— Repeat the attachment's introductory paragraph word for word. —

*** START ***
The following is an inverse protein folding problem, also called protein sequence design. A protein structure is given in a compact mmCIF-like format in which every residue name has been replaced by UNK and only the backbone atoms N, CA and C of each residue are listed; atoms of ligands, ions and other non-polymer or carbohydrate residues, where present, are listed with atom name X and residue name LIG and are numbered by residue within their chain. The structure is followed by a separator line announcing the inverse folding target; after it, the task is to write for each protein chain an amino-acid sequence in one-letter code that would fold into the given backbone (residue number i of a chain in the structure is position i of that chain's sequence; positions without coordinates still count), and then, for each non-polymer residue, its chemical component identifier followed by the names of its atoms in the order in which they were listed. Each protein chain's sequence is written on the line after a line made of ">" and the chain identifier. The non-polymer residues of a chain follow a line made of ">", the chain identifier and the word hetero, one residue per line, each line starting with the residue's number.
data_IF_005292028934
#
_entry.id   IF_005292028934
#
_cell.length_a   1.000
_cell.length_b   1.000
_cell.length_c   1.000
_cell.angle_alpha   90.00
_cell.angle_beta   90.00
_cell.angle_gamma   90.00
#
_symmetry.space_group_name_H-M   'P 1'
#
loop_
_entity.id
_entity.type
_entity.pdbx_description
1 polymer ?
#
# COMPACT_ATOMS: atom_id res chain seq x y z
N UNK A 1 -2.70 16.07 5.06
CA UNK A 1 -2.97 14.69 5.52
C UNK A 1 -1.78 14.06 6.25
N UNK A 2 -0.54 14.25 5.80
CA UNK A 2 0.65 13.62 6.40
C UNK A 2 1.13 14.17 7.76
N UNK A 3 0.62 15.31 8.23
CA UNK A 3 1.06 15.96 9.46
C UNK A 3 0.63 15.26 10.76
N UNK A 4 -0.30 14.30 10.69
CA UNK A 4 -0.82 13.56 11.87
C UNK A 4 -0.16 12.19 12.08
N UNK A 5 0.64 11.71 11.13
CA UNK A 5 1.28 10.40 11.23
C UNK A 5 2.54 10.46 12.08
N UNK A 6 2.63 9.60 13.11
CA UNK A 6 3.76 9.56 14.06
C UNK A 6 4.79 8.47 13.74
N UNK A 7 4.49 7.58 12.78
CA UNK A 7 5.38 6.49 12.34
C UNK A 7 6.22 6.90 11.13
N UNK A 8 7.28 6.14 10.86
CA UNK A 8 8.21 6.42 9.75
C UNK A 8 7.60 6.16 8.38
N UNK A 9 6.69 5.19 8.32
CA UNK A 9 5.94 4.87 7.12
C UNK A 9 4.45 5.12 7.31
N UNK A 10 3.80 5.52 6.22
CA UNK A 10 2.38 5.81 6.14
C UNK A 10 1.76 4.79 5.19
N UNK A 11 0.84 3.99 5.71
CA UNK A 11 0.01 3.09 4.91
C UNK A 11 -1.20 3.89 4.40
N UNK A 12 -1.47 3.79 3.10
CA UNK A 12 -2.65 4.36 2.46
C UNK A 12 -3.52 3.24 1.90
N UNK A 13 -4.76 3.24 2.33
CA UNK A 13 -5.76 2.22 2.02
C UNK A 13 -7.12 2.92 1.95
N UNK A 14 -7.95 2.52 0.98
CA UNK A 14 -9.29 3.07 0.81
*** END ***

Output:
The following is an inverse protein folding problem, also called protein sequence design. A protein structure is given in a compact mmCIF-like format in which every residue name has been replaced by UNK and only the backbone atoms N, CA and C of each residue are listed; atoms of ligands, ions and other non-polymer or carbohydrate residues, where present, are listed with atom name X and residue name LIG and are numbered by residue within their chain. The structure is followed by a separator line announcing the inverse folding target; after it, the task is to write for each protein chain an amino-acid sequence in one-letter code that would fold into the given backbone (residue number i of a chain in the structure is position i of that chain's sequence; positions without coordinates still count), and then, for each non-polymer residue, its chemical component identifier followed by the names of its atoms in the order in which they were listed. Each protein chain's sequence is written on the line after a line made of ">" and the chain identifier. The non-polymer residues of a chain follow a line made of ">", the chain identifier and the word hetero, one residue per line, each line starting with the residue's number.